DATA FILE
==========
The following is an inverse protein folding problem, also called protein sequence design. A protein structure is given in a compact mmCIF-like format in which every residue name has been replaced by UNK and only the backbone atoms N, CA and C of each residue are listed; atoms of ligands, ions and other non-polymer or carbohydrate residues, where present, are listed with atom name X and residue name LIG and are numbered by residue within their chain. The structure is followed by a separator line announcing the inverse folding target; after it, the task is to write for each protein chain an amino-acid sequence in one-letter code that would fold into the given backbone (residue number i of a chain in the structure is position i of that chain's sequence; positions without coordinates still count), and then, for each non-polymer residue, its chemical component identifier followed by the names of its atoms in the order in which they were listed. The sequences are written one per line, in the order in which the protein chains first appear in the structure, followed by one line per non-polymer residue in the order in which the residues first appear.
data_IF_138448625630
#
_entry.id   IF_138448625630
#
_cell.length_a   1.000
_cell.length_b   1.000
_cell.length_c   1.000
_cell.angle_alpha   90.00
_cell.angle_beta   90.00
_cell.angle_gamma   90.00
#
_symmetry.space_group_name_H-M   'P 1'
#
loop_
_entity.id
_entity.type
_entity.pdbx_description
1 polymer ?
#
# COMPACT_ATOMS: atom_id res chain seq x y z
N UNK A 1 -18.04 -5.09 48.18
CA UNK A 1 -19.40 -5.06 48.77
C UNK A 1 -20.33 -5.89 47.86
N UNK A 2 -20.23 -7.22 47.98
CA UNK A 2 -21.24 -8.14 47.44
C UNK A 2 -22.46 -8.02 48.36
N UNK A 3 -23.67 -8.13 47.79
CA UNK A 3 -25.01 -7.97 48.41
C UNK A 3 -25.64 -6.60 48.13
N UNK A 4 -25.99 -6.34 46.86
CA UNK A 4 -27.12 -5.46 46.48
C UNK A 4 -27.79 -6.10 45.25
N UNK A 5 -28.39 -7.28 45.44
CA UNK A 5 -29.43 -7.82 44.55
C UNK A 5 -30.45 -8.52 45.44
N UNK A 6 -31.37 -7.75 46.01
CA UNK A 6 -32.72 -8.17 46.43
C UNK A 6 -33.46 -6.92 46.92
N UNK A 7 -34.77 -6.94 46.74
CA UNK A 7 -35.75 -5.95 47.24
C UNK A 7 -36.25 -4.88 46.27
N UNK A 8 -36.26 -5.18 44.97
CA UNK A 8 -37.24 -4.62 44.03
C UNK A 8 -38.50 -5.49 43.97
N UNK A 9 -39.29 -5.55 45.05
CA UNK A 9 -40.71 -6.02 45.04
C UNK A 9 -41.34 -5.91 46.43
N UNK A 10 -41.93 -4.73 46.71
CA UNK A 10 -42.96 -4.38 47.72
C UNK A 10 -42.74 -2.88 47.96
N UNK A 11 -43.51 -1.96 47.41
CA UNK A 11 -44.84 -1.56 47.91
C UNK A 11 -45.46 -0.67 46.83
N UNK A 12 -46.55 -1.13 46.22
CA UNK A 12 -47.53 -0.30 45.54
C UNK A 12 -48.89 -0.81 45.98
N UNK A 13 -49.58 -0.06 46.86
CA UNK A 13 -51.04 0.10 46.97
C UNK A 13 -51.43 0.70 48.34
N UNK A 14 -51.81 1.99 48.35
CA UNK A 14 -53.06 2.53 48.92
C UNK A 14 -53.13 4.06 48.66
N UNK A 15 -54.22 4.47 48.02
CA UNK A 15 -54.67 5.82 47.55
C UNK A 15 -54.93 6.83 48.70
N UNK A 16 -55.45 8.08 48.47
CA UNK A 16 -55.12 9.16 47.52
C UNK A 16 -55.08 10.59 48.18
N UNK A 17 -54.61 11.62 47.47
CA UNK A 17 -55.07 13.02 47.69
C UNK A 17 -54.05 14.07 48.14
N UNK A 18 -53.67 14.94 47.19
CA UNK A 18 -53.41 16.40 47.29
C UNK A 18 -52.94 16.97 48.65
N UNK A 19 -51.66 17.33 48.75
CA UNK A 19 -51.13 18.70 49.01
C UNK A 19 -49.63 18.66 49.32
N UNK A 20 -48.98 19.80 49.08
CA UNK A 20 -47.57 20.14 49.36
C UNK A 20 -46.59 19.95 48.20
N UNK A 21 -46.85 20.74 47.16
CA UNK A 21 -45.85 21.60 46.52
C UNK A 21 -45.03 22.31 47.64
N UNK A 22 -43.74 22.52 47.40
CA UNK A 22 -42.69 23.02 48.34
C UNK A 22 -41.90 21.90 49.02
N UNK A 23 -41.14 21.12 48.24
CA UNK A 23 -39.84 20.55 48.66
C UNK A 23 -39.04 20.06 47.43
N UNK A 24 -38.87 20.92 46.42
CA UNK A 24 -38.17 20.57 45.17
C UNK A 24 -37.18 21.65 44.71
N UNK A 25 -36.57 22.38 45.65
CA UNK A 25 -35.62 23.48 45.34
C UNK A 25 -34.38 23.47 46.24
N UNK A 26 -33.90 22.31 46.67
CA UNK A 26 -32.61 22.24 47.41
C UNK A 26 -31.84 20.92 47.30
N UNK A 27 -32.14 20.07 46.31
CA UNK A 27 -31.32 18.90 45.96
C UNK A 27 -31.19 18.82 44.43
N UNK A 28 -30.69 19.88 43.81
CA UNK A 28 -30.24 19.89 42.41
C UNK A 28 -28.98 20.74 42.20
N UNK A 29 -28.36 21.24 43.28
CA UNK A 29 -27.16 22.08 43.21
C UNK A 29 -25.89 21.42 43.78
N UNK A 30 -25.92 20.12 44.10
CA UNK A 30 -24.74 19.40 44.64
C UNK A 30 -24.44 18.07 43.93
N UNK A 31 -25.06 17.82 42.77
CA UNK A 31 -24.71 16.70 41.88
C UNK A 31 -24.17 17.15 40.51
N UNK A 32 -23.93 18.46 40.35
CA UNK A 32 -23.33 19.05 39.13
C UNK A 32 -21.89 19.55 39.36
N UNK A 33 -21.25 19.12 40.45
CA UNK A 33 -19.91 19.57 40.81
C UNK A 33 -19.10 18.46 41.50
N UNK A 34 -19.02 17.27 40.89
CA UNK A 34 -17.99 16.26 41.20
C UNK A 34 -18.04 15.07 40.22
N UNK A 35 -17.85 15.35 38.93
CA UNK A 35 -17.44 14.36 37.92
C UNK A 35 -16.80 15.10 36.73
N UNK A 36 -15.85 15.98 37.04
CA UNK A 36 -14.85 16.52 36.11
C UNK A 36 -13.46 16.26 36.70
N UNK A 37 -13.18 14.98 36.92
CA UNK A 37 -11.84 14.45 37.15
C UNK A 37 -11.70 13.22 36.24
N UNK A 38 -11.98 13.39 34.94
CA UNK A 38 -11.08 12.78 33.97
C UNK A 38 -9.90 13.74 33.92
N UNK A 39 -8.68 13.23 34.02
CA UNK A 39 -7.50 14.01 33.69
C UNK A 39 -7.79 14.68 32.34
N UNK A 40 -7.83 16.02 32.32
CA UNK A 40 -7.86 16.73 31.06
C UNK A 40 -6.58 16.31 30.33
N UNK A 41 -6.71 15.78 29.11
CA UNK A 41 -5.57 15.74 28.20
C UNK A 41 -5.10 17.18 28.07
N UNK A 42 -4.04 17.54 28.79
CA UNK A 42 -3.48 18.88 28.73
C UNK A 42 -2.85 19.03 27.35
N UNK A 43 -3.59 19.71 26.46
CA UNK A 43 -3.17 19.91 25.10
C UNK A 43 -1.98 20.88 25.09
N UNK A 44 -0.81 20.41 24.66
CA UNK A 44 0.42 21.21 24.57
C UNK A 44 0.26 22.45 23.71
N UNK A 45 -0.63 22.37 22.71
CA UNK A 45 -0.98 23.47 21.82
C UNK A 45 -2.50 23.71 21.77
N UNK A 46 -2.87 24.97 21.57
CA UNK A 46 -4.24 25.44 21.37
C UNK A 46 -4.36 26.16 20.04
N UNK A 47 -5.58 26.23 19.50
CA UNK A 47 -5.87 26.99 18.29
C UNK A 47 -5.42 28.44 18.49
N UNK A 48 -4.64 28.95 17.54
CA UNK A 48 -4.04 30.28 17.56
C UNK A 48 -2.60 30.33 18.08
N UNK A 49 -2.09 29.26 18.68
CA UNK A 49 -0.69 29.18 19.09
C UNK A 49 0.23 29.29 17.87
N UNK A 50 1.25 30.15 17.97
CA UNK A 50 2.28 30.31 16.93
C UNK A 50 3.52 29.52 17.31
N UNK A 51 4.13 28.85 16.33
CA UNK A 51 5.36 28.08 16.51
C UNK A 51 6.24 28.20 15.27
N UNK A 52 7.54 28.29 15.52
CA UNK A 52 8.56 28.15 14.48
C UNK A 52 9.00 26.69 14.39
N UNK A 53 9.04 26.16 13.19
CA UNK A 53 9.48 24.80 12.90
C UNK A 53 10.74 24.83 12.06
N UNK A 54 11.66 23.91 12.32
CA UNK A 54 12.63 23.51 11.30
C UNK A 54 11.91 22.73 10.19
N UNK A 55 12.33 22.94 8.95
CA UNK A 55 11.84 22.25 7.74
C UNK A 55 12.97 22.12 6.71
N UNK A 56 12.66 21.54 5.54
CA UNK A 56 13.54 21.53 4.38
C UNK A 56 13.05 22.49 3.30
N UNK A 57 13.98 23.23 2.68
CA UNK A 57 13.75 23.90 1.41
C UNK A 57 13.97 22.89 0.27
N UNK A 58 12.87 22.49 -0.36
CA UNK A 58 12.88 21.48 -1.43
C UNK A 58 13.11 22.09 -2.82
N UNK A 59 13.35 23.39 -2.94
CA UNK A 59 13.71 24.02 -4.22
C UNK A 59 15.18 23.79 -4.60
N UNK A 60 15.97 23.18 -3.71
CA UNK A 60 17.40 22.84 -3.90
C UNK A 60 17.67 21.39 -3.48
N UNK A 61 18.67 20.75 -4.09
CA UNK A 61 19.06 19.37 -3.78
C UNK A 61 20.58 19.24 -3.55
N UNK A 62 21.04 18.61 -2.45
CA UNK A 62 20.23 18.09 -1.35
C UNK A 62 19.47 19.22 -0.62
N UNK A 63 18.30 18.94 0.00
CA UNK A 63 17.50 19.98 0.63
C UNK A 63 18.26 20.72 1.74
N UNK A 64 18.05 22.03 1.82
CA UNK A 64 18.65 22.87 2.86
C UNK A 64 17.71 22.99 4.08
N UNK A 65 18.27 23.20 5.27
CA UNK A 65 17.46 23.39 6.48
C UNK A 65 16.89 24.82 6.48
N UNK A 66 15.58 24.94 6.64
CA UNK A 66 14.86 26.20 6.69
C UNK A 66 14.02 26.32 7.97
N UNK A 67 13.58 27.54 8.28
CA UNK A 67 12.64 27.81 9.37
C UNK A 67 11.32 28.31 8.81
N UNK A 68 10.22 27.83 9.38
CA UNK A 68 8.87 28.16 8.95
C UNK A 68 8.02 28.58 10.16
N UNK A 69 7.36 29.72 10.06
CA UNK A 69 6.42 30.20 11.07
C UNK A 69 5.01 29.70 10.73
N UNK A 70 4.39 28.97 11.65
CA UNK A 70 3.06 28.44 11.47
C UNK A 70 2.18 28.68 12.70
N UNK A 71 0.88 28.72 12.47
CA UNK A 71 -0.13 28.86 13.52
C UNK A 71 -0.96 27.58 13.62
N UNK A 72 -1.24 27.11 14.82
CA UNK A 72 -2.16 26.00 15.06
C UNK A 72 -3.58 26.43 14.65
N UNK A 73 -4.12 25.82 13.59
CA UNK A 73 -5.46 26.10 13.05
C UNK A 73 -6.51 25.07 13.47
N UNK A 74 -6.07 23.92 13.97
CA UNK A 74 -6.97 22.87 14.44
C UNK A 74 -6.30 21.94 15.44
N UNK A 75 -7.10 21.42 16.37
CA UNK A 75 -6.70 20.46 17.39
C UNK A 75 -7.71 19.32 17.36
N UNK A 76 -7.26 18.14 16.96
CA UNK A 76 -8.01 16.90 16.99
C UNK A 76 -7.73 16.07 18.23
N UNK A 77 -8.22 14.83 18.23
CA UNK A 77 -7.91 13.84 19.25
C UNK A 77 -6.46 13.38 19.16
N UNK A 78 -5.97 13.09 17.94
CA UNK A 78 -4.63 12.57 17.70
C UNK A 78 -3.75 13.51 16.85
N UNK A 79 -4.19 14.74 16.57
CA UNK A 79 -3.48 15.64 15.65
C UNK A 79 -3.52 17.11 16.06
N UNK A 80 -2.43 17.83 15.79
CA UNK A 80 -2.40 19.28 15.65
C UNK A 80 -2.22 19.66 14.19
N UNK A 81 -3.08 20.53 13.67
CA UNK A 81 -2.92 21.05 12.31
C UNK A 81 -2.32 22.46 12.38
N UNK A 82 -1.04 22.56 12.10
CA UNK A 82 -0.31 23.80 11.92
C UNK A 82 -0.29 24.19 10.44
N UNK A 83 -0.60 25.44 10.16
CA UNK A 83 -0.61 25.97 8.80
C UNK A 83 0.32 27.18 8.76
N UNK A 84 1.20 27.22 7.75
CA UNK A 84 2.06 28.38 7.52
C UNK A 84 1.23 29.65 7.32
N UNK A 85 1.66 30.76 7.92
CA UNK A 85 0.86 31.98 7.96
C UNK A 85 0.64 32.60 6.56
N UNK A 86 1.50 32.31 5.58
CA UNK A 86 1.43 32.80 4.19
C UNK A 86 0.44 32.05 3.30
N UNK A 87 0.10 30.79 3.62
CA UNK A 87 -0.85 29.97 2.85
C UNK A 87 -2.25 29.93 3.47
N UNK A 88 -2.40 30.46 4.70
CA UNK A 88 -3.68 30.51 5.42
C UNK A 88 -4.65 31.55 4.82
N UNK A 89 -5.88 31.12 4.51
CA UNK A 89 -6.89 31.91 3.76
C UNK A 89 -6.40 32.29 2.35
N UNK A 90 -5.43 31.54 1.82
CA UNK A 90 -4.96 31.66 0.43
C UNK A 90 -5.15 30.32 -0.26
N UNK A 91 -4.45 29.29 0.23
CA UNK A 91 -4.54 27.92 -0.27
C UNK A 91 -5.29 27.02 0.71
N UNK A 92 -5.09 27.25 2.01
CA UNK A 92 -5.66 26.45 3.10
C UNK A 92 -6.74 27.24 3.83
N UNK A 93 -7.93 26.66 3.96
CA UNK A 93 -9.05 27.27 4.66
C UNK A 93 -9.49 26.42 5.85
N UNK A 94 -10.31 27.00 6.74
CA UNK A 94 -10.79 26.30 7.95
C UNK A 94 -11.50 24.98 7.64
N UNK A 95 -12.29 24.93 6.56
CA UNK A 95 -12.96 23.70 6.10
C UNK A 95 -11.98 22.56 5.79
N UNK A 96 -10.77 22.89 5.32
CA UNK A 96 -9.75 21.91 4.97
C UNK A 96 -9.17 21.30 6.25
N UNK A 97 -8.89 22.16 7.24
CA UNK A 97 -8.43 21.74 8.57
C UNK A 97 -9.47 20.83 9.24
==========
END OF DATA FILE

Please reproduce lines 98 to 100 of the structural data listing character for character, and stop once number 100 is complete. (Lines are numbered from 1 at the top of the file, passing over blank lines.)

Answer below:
CA UNK A 26 -32.61 22.24 47.41
C UNK A 26 -31.84 20.92 47.30
N UNK A 27 -32.14 20.07 46.31